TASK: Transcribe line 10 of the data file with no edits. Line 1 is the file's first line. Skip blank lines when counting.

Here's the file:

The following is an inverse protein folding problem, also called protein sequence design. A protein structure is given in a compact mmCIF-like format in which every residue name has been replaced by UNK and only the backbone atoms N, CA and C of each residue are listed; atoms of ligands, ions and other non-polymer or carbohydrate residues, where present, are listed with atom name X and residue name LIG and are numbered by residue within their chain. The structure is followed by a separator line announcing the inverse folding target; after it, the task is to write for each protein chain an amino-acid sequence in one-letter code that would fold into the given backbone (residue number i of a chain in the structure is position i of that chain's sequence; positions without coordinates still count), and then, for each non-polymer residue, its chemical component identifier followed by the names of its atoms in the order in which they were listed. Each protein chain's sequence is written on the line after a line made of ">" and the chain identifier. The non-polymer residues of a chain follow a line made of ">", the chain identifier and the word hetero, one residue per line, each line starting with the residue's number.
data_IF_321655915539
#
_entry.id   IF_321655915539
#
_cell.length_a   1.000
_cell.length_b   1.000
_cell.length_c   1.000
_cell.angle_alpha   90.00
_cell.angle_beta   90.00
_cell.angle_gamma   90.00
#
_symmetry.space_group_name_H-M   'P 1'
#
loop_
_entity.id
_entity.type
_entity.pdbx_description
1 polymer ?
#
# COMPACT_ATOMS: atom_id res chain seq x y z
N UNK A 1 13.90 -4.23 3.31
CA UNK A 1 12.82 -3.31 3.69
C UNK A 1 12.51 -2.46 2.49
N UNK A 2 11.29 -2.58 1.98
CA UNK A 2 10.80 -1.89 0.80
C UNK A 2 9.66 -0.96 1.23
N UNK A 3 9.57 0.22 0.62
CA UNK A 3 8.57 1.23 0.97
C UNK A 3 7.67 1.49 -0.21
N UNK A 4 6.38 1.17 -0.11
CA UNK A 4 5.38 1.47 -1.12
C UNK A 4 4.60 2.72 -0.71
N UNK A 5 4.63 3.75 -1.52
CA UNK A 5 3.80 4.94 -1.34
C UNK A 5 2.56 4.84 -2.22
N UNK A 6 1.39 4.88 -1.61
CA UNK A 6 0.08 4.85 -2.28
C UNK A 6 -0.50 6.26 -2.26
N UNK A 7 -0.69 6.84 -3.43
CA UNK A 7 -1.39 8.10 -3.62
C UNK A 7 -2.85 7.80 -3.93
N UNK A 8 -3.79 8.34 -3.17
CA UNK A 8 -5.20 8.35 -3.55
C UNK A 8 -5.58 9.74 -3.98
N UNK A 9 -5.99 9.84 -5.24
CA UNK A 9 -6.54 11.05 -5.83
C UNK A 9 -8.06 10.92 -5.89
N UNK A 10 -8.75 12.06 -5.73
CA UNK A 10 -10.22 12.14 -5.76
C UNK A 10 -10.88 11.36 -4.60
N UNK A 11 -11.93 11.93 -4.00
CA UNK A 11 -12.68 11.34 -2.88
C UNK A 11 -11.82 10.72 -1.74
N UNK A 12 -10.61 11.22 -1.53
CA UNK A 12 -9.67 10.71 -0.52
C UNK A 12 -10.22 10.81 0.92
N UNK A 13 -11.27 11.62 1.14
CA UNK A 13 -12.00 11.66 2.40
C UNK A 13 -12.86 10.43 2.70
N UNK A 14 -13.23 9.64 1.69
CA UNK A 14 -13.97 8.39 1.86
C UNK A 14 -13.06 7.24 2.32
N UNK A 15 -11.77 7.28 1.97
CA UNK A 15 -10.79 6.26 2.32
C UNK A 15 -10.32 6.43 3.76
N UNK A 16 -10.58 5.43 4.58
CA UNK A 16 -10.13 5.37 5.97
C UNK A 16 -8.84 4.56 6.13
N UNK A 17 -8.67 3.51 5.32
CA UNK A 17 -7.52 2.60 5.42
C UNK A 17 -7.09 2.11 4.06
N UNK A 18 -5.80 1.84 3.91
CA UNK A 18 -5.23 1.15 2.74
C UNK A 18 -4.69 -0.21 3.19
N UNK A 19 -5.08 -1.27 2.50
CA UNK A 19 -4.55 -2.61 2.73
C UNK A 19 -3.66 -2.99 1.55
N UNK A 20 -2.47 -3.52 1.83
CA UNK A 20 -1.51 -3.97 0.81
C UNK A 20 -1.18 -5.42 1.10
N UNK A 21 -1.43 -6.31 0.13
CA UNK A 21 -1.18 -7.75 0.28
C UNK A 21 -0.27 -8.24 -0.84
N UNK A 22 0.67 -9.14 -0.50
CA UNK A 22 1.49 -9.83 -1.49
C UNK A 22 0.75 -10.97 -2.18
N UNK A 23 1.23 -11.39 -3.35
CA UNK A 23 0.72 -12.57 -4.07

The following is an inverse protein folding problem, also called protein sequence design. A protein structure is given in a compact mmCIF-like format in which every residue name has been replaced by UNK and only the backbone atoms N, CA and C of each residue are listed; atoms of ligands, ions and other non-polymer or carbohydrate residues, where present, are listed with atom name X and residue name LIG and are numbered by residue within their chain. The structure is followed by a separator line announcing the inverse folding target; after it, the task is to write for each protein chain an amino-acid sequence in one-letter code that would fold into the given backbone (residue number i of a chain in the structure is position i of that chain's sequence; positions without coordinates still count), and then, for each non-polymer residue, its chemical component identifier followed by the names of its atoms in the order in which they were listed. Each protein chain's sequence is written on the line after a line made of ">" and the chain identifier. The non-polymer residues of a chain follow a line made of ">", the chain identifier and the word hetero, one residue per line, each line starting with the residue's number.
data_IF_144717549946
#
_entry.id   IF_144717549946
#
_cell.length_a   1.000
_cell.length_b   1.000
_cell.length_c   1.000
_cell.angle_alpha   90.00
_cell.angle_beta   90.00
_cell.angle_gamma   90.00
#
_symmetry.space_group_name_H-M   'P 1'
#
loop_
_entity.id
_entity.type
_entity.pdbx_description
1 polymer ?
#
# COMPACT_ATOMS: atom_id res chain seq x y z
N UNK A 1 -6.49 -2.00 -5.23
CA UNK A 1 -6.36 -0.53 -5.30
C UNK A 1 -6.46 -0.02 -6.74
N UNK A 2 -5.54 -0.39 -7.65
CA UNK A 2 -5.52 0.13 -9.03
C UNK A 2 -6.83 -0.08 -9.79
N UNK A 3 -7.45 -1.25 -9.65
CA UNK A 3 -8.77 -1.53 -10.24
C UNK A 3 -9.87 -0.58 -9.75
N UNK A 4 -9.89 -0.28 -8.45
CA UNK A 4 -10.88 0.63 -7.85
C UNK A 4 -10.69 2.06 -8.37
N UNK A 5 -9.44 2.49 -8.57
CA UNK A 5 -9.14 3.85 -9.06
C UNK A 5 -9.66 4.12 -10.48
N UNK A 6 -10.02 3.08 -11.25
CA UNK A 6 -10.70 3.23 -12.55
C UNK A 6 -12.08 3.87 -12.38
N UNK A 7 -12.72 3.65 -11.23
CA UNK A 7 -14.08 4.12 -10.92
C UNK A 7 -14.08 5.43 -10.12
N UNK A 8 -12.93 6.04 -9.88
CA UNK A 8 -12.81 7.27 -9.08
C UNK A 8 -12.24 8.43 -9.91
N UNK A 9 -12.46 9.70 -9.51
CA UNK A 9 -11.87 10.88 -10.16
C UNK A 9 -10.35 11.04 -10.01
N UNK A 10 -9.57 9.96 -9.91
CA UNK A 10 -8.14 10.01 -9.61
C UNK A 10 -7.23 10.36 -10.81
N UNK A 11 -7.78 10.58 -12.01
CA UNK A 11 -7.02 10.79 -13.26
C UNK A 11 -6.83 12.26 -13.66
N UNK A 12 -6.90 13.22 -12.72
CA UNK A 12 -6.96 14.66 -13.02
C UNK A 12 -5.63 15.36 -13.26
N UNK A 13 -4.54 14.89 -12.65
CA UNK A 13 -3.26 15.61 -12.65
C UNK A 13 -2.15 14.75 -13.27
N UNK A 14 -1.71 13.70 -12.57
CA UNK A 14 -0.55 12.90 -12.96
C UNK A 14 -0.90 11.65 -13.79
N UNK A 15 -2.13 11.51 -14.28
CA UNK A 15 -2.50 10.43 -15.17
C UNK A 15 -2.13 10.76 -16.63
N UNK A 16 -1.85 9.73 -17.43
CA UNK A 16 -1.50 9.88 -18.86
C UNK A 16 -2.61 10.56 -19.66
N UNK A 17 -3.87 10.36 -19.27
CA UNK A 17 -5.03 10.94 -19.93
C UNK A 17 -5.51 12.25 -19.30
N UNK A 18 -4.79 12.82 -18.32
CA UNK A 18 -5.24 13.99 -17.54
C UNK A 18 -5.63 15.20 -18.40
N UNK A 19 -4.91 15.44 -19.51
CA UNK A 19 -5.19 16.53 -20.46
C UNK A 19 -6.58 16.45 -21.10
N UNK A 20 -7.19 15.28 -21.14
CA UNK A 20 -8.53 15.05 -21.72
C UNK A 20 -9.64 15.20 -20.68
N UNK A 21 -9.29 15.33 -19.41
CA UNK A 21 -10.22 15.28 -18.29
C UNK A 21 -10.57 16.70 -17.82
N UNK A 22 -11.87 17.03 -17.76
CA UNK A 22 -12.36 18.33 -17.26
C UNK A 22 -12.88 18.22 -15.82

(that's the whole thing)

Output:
_cell.angle_beta   90.00